Dollar_symbol-wikicommonsNJDC believes that states should presume indigence for all juveniles facing court involvement. Children by the simple fact that they are children, rarely have financial resources of their own. Therefore they are in and of themselves, indigent.

Currently only six states (IN, LA, MI, NY, NC, and PA) presume that all youth are indigent for the purpose of appointment of counsel, while seven states (AR, CA, ID, KS, KY, SC, and VA) have an initial presumption of indigence but may then require the juvenile or parents to reimburse costs. The juvenile court systems in the vast majority of states predicate the decision of indigence on the family’s resources, not the child’s. What such a scheme fails to recognize is that children do not have control over the family finances. Even if a family is not indigent, the cost of hiring a lawyer is often too much for families who live paycheck to paycheck. That creates an inherent conflict between the child who needs a lawyer and the family who either must struggle to supply a lawyer or refuses to do so. In either case, this creates great pressure on a child to plead guilty or waive counsel in order to keep the bills down.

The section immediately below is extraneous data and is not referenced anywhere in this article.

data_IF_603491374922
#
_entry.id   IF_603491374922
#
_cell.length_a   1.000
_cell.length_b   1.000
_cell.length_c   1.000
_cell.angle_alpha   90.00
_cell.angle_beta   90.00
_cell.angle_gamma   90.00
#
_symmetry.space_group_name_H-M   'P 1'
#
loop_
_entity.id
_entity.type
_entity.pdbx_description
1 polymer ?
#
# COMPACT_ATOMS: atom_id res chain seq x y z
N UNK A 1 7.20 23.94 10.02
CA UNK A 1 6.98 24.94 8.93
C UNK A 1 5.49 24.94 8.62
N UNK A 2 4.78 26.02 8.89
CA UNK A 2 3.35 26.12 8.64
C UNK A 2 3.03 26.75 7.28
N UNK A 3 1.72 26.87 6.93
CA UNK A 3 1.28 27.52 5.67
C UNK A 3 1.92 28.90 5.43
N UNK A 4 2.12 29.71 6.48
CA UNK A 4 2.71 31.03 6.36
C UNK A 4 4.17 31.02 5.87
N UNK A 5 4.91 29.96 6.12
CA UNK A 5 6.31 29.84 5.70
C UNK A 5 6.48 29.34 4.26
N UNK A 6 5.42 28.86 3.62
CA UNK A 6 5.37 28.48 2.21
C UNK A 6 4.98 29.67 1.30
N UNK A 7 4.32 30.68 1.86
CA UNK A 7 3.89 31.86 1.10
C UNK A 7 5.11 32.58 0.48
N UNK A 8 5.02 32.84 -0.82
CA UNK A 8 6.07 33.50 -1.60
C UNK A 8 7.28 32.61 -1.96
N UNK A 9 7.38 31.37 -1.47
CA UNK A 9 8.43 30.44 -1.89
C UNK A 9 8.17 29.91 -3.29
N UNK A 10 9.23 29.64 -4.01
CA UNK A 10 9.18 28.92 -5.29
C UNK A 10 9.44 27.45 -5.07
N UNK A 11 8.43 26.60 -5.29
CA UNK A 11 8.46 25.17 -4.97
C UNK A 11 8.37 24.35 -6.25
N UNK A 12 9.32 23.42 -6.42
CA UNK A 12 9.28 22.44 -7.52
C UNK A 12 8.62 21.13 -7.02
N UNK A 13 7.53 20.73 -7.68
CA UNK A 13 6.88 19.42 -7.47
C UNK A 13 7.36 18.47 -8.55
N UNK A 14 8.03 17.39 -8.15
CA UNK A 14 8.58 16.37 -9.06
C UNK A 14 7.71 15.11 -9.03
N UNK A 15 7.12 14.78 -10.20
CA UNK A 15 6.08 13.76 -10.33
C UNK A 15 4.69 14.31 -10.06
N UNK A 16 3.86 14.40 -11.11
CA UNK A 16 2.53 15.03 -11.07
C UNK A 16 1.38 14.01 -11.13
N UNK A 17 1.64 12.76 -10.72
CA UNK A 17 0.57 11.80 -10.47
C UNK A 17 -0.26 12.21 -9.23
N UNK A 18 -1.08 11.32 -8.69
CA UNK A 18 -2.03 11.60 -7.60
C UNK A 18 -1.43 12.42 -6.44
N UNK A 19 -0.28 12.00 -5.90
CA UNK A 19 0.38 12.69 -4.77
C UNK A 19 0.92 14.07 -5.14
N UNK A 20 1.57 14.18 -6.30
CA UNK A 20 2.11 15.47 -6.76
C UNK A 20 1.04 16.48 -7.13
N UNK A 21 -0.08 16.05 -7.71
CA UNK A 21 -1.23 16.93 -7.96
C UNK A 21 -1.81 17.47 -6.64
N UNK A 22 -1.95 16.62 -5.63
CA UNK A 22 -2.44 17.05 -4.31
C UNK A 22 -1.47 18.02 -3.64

Some Resources on Indigence include:

The Importance of Early Appointment of Counsel in Juvenile Court (2014)

Indigence of Youth: Ensuring Access to Counsel for Youth in Delinquency Proceedings


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